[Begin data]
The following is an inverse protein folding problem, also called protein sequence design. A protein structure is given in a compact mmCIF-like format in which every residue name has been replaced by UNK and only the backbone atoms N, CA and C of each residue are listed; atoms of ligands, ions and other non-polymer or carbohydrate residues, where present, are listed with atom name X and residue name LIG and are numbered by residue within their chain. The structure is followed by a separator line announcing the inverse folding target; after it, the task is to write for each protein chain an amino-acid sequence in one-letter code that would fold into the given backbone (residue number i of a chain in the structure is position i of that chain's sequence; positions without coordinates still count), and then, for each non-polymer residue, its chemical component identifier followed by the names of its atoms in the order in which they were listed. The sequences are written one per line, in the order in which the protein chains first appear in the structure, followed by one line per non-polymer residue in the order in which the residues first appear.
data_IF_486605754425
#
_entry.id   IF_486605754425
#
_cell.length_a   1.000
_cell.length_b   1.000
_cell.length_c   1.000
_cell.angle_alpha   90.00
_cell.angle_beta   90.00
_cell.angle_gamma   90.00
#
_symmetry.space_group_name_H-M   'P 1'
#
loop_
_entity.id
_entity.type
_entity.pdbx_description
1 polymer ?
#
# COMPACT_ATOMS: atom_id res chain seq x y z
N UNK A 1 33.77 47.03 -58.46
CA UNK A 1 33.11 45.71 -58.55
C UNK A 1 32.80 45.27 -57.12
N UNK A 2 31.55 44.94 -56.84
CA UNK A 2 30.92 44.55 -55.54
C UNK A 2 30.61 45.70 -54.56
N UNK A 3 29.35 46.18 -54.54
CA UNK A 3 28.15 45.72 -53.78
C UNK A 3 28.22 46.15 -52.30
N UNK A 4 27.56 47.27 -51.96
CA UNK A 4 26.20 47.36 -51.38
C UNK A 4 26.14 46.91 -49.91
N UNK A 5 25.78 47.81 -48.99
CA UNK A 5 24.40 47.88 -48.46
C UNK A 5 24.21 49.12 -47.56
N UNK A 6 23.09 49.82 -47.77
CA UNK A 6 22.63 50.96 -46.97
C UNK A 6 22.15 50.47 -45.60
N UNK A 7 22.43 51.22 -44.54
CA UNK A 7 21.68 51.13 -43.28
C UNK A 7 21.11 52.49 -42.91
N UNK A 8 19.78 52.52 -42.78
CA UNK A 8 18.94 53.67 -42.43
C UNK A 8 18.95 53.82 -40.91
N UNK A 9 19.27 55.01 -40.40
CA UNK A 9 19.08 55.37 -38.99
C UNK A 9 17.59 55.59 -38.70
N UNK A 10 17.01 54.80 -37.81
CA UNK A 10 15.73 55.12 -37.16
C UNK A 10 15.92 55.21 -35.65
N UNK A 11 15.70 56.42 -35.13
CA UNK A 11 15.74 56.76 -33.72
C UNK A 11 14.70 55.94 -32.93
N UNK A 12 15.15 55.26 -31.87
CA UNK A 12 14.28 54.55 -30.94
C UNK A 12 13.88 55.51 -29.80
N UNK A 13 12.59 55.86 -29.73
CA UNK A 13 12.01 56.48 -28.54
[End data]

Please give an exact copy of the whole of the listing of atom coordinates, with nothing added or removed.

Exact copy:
The following is an inverse protein folding problem, also called protein sequence design. A protein structure is given in a compact mmCIF-like format in which every residue name has been replaced by UNK and only the backbone atoms N, CA and C of each residue are listed; atoms of ligands, ions and other non-polymer or carbohydrate residues, where present, are listed with atom name X and residue name LIG and are numbered by residue within their chain. The structure is followed by a separator line announcing the inverse folding target; after it, the task is to write for each protein chain an amino-acid sequence in one-letter code that would fold into the given backbone (residue number i of a chain in the structure is position i of that chain's sequence; positions without coordinates still count), and then, for each non-polymer residue, its chemical component identifier followed by the names of its atoms in the order in which they were listed. The sequences are written one per line, in the order in which the protein chains first appear in the structure, followed by one line per non-polymer residue in the order in which the residues first appear.
data_IF_486605754425
#
_entry.id   IF_486605754425
#
_cell.length_a   1.000
_cell.length_b   1.000
_cell.length_c   1.000
_cell.angle_alpha   90.00
_cell.angle_beta   90.00
_cell.angle_gamma   90.00
#
_symmetry.space_group_name_H-M   'P 1'
#
loop_
_entity.id
_entity.type
_entity.pdbx_description
1 polymer ?
#
# COMPACT_ATOMS: atom_id res chain seq x y z
N UNK A 1 33.77 47.03 -58.46
CA UNK A 1 33.11 45.71 -58.55
C UNK A 1 32.80 45.27 -57.12
N UNK A 2 31.55 44.94 -56.84
CA UNK A 2 30.92 44.55 -55.54
C UNK A 2 30.61 45.70 -54.56
N UNK A 3 29.35 46.18 -54.54
CA UNK A 3 28.15 45.72 -53.78
C UNK A 3 28.22 46.15 -52.30
N UNK A 4 27.56 47.27 -51.96
CA UNK A 4 26.20 47.36 -51.38
C UNK A 4 26.14 46.91 -49.91
N UNK A 5 25.78 47.81 -48.99
CA UNK A 5 24.40 47.88 -48.46
C UNK A 5 24.21 49.12 -47.56
N UNK A 6 23.09 49.82 -47.77
CA UNK A 6 22.63 50.96 -46.97
C UNK A 6 22.15 50.47 -45.60
N UNK A 7 22.43 51.22 -44.54
CA UNK A 7 21.68 51.13 -43.28
C UNK A 7 21.11 52.49 -42.91
N UNK A 8 19.78 52.52 -42.78
CA UNK A 8 18.94 53.67 -42.43
C UNK A 8 18.95 53.82 -40.91
N UNK A 9 19.27 55.01 -40.40
CA UNK A 9 19.08 55.37 -38.99
C UNK A 9 17.59 55.59 -38.70
N UNK A 10 17.01 54.80 -37.81
CA UNK A 10 15.73 55.12 -37.16
C UNK A 10 15.92 55.21 -35.65
N UNK A 11 15.70 56.42 -35.13
CA UNK A 11 15.74 56.76 -33.72
C UNK A 11 14.70 55.94 -32.93
N UNK A 12 15.15 55.26 -31.87
CA UNK A 12 14.28 54.55 -30.94
C UNK A 12 13.88 55.51 -29.80
N UNK A 13 12.59 55.86 -29.73
CA UNK A 13 12.01 56.48 -28.54